ORGANIZATION & CHALLENGES
The Bulldog Club of America (BCA), the Parent Club for Bulldogs in the US, was founded in 1896. The official BCA/AKC standard was written in 1896 and is still in use, with only a format change and a DQ added for untypical colors (coat and eye color).
BCA is divided into eight Divisions, with each Division acting as its own club with full Executive Committees and Boards as well as Committee Chairs.
Within each Division, we have local specialty clubs, again, with full Executive Committees, Board of Governors, and Committees.
There are four clubs that are AKC Member Clubs with AKC Delegates.
Much of what is accomplished by the Club is done through the work and effort of our Club Committees. There are two types of Committees: Standing and Ad Hoc. Standing Committees are established by the BCA Council; Ad Hoc Committees may be established by either the Council or the BCA President. Chairpersons, unless specifically appointed by the Council, are appointed by the BCA President with the advice and consent of the Executive Committee.
Committees include Legislative, Health, General Education, Judges Education, Communications and Publicity, Hall of Fame/Gallery of Winners, Long Range Planning, Audit and Finance, Archives and Historian, National Guidelines, Standard Operating Procedures, Rescue, and Performance.
Our National publication, The Bulldogger, is issued three times a year. Plus, we have an excellent website as well as a presence on Facebook and Instagram.
The Council meets once a year at the National Specialty. Also held during National Week is the Annual Awards Banquet where we recognize individual achievement in both members and dogs. We have a Hall of Fame for Breeders, Stud Dogs, and Brood Bitches. We recognize Performance Dogs as well as Platinum and Diamond Level Ambassadors for Health.
The breed currently faces two big issues.
The first one involves the sudden, rapid, and explosive rise in popularity of dogs of non-recognized colors. In some areas, these strange dogs and their breeders outnumber BCA breeders by a disturbing margin. Not to even mention that, in some cases, these dogs are not even purebred. Their breeders have no real knowledge of the breed, and our rescue groups are getting filled with these dogs at an alarming rate.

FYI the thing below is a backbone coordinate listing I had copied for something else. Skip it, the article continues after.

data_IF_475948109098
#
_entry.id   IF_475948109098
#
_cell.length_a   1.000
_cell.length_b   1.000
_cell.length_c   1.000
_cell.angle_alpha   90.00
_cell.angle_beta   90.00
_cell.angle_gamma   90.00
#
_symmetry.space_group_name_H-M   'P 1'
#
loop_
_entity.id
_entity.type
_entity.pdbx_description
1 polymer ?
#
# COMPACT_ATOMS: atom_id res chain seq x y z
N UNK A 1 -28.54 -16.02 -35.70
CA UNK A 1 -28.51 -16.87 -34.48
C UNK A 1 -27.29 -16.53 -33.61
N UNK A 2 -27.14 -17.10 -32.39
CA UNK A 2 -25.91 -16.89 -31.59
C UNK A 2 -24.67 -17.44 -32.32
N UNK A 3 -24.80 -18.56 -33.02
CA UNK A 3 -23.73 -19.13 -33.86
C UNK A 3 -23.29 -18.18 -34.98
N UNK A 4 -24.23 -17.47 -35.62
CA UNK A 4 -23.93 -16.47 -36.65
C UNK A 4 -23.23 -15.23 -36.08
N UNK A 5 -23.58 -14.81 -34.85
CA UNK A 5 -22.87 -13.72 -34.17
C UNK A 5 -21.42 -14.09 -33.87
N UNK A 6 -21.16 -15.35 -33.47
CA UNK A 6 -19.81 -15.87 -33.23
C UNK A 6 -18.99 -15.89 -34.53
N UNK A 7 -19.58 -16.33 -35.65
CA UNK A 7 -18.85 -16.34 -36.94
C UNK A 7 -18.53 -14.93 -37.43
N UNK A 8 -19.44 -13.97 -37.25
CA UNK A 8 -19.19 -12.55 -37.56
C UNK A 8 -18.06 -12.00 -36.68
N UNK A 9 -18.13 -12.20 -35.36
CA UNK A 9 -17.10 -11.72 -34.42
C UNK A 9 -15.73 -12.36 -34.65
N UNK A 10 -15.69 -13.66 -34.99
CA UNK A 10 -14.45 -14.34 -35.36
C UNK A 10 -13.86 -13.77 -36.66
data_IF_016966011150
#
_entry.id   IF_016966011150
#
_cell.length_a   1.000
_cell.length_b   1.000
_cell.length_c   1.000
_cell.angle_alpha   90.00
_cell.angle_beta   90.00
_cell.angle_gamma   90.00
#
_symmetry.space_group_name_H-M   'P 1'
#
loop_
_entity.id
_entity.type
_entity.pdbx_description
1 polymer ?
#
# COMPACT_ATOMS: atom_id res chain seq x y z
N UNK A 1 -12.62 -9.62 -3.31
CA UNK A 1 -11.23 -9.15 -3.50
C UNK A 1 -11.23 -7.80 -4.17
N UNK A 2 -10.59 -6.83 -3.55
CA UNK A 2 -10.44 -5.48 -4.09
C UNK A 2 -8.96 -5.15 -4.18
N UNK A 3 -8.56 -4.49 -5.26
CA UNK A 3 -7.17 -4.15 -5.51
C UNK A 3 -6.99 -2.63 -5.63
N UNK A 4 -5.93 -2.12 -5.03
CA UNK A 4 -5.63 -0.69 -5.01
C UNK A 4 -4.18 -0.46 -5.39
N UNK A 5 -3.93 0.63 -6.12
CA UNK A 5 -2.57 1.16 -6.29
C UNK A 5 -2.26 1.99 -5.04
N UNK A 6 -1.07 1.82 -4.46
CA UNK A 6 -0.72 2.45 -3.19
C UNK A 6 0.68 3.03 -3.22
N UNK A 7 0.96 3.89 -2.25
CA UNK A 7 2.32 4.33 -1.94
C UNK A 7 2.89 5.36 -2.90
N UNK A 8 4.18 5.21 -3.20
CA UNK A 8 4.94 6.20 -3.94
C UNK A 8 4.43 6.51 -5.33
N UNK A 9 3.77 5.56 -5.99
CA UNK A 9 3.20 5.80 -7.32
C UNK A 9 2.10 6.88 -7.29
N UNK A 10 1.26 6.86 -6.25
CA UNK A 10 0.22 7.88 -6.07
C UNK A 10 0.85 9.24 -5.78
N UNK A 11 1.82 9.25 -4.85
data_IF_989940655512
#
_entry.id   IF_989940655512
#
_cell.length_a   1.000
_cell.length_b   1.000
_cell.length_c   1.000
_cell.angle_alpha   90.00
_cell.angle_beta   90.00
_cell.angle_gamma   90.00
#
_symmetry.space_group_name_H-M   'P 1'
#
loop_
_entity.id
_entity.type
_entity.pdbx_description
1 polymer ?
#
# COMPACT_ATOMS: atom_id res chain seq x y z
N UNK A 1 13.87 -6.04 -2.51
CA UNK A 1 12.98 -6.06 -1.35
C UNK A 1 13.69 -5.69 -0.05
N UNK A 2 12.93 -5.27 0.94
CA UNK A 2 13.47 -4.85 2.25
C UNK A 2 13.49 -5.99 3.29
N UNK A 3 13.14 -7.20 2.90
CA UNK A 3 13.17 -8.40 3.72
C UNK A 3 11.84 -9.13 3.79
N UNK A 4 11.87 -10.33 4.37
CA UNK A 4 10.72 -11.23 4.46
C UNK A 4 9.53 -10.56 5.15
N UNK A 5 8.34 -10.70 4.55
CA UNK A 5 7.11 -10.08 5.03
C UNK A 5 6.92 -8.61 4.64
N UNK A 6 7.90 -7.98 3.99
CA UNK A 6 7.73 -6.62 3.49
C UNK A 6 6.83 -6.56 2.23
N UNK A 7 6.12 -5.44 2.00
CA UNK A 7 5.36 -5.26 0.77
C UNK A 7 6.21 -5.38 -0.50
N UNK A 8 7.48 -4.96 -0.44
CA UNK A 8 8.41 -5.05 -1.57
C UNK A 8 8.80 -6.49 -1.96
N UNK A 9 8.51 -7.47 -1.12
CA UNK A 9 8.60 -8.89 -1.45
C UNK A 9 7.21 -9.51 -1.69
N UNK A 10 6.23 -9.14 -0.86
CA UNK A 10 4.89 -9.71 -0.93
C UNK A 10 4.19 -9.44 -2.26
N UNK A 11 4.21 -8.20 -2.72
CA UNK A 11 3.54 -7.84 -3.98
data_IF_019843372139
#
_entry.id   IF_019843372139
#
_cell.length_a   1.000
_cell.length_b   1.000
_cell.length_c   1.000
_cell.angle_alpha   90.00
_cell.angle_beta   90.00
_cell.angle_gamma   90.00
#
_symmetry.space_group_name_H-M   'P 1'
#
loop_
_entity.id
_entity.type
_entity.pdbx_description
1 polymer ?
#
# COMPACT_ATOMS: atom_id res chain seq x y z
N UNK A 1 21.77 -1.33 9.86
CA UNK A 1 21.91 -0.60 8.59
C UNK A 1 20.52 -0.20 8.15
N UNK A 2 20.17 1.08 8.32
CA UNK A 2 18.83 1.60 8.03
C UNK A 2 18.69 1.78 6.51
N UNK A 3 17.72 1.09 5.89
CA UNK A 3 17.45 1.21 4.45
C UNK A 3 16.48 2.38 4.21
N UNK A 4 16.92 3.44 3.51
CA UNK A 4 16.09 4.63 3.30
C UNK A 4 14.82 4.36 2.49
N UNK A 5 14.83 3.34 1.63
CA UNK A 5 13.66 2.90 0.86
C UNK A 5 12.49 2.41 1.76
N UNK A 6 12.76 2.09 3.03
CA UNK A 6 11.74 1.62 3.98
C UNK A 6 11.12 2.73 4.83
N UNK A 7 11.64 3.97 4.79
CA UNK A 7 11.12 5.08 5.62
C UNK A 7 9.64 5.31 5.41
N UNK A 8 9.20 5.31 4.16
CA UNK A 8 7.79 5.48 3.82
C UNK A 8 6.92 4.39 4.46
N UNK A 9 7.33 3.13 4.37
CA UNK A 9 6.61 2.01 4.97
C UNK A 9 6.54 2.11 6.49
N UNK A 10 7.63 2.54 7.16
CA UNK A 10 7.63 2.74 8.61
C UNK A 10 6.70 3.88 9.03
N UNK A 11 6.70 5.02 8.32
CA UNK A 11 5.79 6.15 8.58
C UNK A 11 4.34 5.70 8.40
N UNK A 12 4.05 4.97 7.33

The basis for the popularity of these dogs are the terms “rare” and/or “exotic” as well as a very aggressive marketing strategy. The very alarming truth is that the correctly bred, health-tested, and breed-typical Bulldogs are now, indeed, the “rare” ones.
The other problem comes at the hands of the animal rights people and the very aggressive “anti-brachycephalic” people. They have stated very emphatically that they do not believe our breed should be allowed to exist due to what they call poor health, a short lifespan, and an inability to reproduce on their own. Unfortunately, BCA has never been contacted by any of these groups to open a dialogue of any sort.
The AR people don’t recognize our Health Ambassador program and completely ignore the growing number of successful performance Bulldogs. As for lifespan, there is now an entire Facebook page devoted to celebrating the Oldest Bulldogs Around the World. A recent post featured a 20-year-old Bulldog, with many “teenage” Bulldogs featured regularly.
The constant barrage of negative reports about Bulldog health has done absolutely nothing to help. Instead of reporting on the growing number of Bulldogs gaining their Health Ambassador status, they continually mention the worse problems the breed can potentially face.
The breed maintains high popularity despite the negativity. If the AR people would report on the potential the breed has as far as outstanding health, it could educate and, hopefully, inspire the general public to seek out and demand a healthier dog.
BCA and its members continue to do their best to educate people and promote the breed in its best light. With luck, the breed will emerge on the other side of this popularity boom in good shape.